October is a great time to visit a farm that offers a pumpkin patch. Not only are the fields ablaze with orange, you'll likely find other fun activities to enjoy including farmer’s markets, pumpkin chuckin’ contests, hay rides, corn mazes, and more.

A Brief Pumpkin History

Pumpkins belong in the Squash family (Cucurbitaceae) along with watermelons, cucumbers, and squash. If the idea of both a watermelon being a squash and a squash being a squash is too messy for you, family members are also known as cucurbits and includes zucchini which grow all over the world. Modern day squashes we're used to can trace their heritage back to wild cucurbits growing in Central America.

Archaeological evidence reveals these wild relatives existed as far back as the Pleistocene, when woolly mammoths and mastodons roamed the North American continent. Scientists have picked through fossilized mastodon dung that is some 30,000 years old and located seeds of these ancient fruits. No B.C. BS.

With the arrival of early humans, these prehistoric bitter-tasting fruits probably served a more utilitarian purpose as containers than a food source. The bitterness is attributed to the presence of cucurbitacin, a chemical that made the fruits unpalatable to most creatures.

These ancient humans were also good gardeners and by spreading seeds throughout the Americas, several different lineages of domestic squash arose. Selective cultivation produced less bitter fruit and sweeter tasting flesh, thus enabling humans to grow these ancient fruits for food.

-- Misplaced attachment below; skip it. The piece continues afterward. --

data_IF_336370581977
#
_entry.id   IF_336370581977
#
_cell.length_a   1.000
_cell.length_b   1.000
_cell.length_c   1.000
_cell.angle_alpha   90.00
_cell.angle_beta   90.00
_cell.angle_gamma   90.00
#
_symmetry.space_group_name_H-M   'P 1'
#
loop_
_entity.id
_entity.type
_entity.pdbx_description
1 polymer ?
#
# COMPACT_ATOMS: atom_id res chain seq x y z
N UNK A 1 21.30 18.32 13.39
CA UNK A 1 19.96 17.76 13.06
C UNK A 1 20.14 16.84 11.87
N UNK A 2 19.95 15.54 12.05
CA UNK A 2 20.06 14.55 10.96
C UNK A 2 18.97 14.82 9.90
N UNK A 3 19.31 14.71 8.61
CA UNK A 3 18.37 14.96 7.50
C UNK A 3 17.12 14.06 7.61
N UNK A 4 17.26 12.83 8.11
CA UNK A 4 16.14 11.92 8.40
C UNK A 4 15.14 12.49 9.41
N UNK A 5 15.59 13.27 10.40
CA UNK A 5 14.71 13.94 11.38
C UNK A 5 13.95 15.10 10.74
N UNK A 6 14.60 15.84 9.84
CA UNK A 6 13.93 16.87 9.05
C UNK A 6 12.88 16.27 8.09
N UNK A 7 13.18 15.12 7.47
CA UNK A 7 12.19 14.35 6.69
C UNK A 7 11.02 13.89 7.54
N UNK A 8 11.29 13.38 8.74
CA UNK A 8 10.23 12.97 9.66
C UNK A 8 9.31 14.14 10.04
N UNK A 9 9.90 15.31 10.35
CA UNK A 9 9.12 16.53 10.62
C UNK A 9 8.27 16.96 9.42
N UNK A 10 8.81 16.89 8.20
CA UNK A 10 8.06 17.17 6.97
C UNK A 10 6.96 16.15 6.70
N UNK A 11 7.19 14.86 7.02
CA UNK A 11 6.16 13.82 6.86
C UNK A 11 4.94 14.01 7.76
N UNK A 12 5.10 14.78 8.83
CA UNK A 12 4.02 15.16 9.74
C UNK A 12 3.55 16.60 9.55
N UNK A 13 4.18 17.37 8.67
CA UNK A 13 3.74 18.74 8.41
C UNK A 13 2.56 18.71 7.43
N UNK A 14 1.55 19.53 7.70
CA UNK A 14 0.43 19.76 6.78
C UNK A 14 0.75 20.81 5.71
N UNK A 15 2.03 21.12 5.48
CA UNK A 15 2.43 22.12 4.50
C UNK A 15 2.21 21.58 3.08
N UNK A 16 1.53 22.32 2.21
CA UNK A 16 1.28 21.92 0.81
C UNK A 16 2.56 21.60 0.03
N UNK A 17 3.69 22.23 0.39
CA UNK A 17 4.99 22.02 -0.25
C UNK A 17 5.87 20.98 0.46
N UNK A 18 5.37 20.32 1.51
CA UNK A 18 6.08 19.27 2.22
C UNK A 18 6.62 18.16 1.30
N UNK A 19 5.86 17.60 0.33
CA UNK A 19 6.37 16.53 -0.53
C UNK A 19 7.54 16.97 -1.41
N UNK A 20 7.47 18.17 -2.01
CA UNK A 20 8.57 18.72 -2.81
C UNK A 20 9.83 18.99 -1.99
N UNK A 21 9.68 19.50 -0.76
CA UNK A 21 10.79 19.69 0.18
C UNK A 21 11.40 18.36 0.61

When early European explorers returned to Europe, they brought with them squash, maize, tomatoes, and other plants native to North and South America. It's believed Cucurbita pepo is the cultivated species from which squash and pumpkin varieties and cultivars arose but this is still a subject of debate.

Growing Pumpkins

Pumpkins on Haystacks in front of a Barn

Pumpkins are a long season crop that does well in spacious, well drained areas that get full-sun since they're going to spread. Longer vines can reach 30 feet so don't mistake these for container or patio plants! Planting sites for these heavy feeders should include aged manure and compost. Though the vines like to sprawl, they can trail over barren ground, sidewalks, or gravel, as long as the growing hill has good rich and well drained soil. The planting hills, in tight spaces, might include everything from tires to raised beds to 5-gallon buckets.

Because pumpkins have a long growing season, generally around 75-100 frost-free days, the timing of their planting is critical. You want to avoid frosts and excessive soil moisture, especially in spring. Pumpkins don’t like the cold, so if your harvest is going to send them through cold weather, cover your plants to prevent damage from frosts.

Seeds are sown directly in the soil once the temperature reaches at least 70 degrees, or start the seeds indoors and harden them off before planting outside. If the temperatures drop, protect the plants with covers. Check your zone or extension service for planting dates.

Pumpkins also need a fair amount of deep watering but avoid soaking the leaves and fruits which may rot if the sun doesn’t dry off the foliage. Viruses and non-beneficial insects can also do a lot of damage, so vigilance is key when growing pumpkins.